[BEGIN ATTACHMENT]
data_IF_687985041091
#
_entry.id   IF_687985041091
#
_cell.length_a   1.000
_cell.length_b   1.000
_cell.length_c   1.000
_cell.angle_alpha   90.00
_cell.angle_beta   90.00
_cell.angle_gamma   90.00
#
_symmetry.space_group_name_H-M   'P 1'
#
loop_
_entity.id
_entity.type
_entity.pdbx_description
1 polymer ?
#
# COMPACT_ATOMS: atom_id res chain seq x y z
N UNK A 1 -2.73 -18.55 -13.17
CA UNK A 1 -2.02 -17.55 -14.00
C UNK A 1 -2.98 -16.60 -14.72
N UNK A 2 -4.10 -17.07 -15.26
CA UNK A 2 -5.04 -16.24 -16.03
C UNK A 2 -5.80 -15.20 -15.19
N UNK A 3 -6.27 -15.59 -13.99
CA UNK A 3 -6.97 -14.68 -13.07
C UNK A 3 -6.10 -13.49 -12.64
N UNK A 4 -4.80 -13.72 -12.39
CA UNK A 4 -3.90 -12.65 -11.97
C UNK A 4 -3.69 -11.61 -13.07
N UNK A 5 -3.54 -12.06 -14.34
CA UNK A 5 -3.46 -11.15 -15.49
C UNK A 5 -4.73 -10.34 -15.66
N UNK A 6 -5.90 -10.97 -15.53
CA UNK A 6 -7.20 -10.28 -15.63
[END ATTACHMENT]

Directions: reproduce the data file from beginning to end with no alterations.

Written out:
data_IF_687985041091
#
_entry.id   IF_687985041091
#
_cell.length_a   1.000
_cell.length_b   1.000
_cell.length_c   1.000
_cell.angle_alpha   90.00
_cell.angle_beta   90.00
_cell.angle_gamma   90.00
#
_symmetry.space_group_name_H-M   'P 1'
#
loop_
_entity.id
_entity.type
_entity.pdbx_description
1 polymer ?
#
# COMPACT_ATOMS: atom_id res chain seq x y z
N UNK A 1 -2.73 -18.55 -13.17
CA UNK A 1 -2.02 -17.55 -14.00
C UNK A 1 -2.98 -16.60 -14.72
N UNK A 2 -4.10 -17.07 -15.26
CA UNK A 2 -5.04 -16.24 -16.03
C UNK A 2 -5.80 -15.20 -15.19
N UNK A 3 -6.27 -15.59 -13.99
CA UNK A 3 -6.97 -14.68 -13.07
C UNK A 3 -6.10 -13.49 -12.64
N UNK A 4 -4.80 -13.72 -12.39
CA UNK A 4 -3.90 -12.65 -11.97
C UNK A 4 -3.69 -11.61 -13.07
N UNK A 5 -3.54 -12.06 -14.34
CA UNK A 5 -3.46 -11.15 -15.49
C UNK A 5 -4.73 -10.34 -15.66
N UNK A 6 -5.90 -10.97 -15.53
CA UNK A 6 -7.20 -10.28 -15.63